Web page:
“Gratitude is not only the greatest of virtues, but the parent of all the others.” – Cicero
I believe this.
Rarely do any of my borderline-pessimistic friends speak of gratitude. They tend, instead, to repeat narratives about those who have slighted them. Each repetition make the offense new again.
It’s a very bad habit.
The funny thing is that even though I can trend toward pessimism I have feelings of immense gratitude. To start with, I am grateful to God and the fates for living where I do and when. I was never so foolish that my gratitude toward my parents faltered. I know that few parents measure up to mine when it came to love, support and understanding. They were amazing people.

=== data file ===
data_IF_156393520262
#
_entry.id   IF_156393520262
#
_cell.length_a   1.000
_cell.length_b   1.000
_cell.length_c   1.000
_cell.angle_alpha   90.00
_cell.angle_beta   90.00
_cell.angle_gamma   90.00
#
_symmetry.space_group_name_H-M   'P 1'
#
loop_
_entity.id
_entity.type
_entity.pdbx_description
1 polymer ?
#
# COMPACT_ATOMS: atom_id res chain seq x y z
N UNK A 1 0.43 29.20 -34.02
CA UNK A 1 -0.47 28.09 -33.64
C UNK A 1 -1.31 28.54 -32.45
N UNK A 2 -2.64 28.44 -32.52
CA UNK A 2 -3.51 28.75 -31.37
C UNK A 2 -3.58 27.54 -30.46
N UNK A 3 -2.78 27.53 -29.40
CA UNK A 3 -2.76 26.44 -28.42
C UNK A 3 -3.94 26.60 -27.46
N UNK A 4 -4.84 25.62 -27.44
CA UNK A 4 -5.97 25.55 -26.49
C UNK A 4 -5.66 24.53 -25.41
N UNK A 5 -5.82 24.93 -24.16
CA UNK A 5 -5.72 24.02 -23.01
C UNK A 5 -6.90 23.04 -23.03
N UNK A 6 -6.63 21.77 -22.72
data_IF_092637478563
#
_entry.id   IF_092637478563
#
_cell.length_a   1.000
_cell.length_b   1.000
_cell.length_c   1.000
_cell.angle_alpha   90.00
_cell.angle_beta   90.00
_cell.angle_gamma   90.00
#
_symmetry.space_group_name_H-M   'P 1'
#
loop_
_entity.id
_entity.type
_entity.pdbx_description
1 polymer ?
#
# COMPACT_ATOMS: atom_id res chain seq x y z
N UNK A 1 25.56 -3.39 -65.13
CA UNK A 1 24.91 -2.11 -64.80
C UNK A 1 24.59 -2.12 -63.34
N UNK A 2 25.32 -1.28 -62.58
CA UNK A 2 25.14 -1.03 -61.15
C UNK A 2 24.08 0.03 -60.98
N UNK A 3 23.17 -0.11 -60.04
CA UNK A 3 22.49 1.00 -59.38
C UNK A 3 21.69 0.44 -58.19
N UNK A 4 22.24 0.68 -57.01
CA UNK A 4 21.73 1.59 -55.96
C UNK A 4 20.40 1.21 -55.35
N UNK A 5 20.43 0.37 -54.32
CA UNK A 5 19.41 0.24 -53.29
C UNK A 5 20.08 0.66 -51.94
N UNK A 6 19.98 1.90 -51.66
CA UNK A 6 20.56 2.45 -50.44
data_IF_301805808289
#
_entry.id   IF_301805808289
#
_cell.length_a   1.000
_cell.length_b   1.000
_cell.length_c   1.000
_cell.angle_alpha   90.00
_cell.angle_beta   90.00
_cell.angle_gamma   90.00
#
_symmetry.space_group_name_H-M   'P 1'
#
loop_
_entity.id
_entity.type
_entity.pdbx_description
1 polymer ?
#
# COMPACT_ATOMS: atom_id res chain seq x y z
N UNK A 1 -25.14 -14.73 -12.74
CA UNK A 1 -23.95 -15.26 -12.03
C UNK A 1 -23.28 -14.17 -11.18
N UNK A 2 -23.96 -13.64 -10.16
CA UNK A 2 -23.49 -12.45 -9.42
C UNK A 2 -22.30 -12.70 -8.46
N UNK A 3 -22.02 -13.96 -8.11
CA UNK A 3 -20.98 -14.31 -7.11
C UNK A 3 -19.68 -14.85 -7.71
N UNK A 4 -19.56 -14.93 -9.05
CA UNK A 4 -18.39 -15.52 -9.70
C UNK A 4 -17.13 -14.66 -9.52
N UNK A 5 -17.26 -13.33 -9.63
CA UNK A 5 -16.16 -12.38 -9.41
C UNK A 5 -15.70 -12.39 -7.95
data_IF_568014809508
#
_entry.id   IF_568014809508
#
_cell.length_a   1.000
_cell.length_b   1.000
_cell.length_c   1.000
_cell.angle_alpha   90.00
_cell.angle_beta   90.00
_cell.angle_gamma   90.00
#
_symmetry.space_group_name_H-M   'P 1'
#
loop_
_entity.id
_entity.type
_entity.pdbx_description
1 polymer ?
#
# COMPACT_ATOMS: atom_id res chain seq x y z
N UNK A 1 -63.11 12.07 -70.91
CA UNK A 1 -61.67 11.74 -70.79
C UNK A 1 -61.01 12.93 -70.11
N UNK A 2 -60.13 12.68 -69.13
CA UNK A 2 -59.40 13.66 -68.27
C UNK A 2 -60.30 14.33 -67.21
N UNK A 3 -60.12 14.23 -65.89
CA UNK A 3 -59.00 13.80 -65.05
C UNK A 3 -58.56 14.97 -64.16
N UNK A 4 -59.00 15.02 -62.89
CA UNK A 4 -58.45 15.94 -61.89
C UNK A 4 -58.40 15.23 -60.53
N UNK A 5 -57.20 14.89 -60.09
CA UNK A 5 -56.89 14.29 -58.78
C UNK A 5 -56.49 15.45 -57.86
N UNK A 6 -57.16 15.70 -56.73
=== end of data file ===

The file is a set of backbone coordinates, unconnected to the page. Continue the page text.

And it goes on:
On the other hand, gratitude can bring out something else in me as well. On the other side of gratitude is a fear that even with all of the gifts and benefits I’ve enjoyed, my life’s work may not amount to much. It’s the feeling of knowing you’ve had so much help and good fortune but it still might not be enough. In those sobering moments I am prone to remind myself that Van Gogh sold only one painting, The Red Vineyard, and then died a few months later at the age of 37.
|The Red Vineyard|
My total writing sales amount to just about what Van Gogh got for his painting and I’m now 53. I say it’s sobering to avoid using the word depressing.
Still, I am glad to have so much gratitude in my heart. I just need to create a technique that allows me to convert feelings of thankfulness into optimistic action, and that’s proven tricky for me so far.